Particularly when used with the -m (multi-threading) option, gsutil can consume a significant amount of network bandwidth. In some cases this can cause problems, for example if you start a large rsync operation over a network link that's also used by a number of other important jobs.
While gsutil has no built-in support for throttling requests, there are various tools available on Linux and MacOS that can be used to throttle gsutil requests.
One tool is trickle (available via apt-get on Ubuntu systems), which will let you limit how much bandwidth gsutil consumes. For example, the following command would limit upload and download bandwidth consumed by gsutil rsync to 100 KBps:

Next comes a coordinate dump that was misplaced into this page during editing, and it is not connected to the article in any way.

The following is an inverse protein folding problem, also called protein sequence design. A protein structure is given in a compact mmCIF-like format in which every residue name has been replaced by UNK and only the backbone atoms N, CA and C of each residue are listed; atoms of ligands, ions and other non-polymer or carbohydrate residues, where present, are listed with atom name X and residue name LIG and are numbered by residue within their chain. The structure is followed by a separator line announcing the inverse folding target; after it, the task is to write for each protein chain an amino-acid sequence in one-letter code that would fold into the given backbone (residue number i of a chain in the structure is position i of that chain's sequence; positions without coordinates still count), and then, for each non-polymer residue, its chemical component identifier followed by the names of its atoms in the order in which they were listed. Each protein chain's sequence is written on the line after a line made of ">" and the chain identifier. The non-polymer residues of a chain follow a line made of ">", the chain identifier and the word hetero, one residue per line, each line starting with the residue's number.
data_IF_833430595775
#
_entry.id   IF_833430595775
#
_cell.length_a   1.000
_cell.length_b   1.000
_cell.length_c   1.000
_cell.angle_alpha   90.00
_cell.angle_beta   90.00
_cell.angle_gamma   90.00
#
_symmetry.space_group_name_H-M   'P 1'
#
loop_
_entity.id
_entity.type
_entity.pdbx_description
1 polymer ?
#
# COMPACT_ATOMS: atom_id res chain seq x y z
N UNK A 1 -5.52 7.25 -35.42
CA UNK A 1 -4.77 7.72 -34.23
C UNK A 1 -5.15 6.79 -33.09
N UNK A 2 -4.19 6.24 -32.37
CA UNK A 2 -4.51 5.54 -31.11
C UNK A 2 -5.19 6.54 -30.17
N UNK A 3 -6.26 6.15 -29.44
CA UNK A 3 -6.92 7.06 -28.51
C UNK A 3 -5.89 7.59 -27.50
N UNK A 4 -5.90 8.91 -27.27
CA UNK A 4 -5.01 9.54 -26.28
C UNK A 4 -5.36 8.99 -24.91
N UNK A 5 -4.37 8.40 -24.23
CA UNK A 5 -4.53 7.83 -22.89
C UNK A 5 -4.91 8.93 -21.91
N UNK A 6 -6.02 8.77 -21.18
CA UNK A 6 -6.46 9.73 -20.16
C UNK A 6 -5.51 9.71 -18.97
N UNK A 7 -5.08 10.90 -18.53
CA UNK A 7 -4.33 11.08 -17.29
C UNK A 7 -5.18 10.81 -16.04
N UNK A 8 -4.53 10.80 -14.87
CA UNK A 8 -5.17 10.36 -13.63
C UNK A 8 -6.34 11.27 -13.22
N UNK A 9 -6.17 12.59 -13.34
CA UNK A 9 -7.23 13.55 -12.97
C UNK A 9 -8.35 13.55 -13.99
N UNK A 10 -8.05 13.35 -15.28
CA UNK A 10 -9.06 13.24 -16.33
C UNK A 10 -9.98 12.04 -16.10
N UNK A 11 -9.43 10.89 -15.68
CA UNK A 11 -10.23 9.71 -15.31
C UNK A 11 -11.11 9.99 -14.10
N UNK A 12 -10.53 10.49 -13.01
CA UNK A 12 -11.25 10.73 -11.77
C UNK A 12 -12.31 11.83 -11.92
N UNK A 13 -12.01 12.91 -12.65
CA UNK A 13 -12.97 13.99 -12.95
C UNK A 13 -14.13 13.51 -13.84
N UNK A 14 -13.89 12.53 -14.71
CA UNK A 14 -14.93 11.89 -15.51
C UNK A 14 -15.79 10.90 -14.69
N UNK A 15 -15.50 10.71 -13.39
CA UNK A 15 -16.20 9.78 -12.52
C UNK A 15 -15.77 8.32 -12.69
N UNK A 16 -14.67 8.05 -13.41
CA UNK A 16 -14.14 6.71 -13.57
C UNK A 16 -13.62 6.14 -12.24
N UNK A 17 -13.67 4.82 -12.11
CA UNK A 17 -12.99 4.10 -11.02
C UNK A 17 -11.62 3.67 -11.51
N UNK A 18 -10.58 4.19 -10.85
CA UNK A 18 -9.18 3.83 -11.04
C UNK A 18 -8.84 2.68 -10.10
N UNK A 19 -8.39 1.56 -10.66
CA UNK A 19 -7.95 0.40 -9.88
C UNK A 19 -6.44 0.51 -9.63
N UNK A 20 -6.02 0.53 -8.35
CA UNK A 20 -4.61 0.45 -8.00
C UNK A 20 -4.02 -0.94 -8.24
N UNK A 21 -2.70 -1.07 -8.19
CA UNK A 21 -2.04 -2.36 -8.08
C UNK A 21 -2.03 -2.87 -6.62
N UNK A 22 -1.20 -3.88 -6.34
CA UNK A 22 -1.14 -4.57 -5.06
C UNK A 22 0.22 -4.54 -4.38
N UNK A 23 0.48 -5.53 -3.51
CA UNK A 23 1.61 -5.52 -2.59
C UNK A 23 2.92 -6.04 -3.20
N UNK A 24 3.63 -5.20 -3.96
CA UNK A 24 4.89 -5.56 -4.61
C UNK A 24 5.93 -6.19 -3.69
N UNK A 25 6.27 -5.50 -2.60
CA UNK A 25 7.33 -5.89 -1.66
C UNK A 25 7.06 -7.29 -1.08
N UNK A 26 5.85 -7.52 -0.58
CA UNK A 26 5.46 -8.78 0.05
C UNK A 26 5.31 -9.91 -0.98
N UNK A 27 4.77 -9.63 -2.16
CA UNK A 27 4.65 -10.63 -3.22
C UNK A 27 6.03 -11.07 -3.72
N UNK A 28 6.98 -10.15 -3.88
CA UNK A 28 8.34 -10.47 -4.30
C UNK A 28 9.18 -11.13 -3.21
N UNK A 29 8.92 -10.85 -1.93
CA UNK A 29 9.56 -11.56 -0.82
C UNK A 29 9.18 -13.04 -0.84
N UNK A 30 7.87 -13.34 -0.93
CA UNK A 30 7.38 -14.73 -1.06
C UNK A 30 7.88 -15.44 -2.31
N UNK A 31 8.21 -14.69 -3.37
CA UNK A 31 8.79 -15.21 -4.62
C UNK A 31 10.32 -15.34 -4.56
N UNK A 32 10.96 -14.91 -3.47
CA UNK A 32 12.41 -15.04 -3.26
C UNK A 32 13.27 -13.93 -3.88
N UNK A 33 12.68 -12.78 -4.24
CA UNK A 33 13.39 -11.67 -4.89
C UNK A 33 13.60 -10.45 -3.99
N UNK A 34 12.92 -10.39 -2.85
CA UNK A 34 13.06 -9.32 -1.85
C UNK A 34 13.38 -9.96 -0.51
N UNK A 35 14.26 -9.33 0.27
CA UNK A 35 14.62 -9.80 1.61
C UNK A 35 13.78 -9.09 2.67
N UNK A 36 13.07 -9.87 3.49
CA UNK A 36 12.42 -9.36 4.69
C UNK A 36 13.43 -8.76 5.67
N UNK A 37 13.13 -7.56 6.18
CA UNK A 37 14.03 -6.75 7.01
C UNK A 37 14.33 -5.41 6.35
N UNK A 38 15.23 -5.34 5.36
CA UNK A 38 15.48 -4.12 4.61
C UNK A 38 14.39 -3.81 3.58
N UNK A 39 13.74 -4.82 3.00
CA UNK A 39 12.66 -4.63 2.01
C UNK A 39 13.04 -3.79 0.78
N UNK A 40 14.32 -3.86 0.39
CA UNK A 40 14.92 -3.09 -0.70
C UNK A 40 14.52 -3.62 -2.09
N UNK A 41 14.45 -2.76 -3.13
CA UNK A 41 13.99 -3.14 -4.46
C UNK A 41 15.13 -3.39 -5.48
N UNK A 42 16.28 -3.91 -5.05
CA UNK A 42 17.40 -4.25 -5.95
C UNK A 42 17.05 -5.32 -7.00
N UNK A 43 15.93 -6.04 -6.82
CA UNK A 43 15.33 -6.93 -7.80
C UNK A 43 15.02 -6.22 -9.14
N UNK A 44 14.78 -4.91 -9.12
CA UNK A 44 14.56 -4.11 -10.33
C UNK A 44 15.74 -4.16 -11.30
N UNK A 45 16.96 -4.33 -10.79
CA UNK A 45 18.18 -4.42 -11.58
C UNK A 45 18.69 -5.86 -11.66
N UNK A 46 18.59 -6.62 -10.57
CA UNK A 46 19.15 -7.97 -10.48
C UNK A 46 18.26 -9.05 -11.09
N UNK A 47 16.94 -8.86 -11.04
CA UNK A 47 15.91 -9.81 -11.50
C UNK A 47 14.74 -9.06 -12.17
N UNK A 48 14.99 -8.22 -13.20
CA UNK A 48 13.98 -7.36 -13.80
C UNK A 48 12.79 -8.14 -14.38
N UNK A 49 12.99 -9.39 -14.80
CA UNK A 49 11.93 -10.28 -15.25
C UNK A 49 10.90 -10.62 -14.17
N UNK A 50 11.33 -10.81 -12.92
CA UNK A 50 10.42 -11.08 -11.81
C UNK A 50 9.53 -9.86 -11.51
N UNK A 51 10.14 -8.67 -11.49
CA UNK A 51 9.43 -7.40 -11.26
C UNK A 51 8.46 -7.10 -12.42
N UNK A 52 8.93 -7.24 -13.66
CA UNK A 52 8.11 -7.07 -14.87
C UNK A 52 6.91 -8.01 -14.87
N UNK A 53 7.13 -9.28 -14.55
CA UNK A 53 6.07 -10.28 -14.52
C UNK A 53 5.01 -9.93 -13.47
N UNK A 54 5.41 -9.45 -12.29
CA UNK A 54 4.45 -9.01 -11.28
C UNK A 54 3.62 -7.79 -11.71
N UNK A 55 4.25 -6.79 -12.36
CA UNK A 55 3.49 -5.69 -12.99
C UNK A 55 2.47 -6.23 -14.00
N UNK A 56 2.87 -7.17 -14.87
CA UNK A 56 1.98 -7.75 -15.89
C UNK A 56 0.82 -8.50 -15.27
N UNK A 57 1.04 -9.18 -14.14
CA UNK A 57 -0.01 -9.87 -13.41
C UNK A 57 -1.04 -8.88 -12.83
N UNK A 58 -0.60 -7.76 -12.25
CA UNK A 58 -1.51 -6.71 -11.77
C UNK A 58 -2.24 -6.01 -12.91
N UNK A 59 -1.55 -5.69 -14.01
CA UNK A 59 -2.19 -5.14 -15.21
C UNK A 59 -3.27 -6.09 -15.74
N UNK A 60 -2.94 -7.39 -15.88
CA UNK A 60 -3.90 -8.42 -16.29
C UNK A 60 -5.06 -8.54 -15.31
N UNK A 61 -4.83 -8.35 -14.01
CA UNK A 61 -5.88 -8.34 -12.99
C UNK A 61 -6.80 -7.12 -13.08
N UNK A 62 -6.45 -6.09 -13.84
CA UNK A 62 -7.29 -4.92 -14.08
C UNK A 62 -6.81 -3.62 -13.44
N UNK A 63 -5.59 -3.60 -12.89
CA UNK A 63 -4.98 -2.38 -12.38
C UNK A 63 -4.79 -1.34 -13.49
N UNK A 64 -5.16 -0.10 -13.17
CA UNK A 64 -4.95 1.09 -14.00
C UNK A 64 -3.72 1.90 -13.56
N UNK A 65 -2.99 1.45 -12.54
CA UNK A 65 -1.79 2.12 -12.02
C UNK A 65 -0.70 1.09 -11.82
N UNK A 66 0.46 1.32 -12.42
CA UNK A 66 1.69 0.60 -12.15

trickle -d 100 -u 100 gsutil rsync -r ./dir gs://some bucket
Note that we recommend against using the -m flag with gsutil when running via trickle, as this may cause resource starvation and prevent your command from finishing.
Another tool is ionice (built in to many Linux systems), which will let you limit how much I/O capacity gsutil consumes (e.g., to avoid letting it monopolize your local disk). For example, the following command would reduce I/O priority of gsutil so it doesn't monopolize your local disk:
ionice -c 2 -n 7 gsutil -m rsync -r ./dir gs://some bucket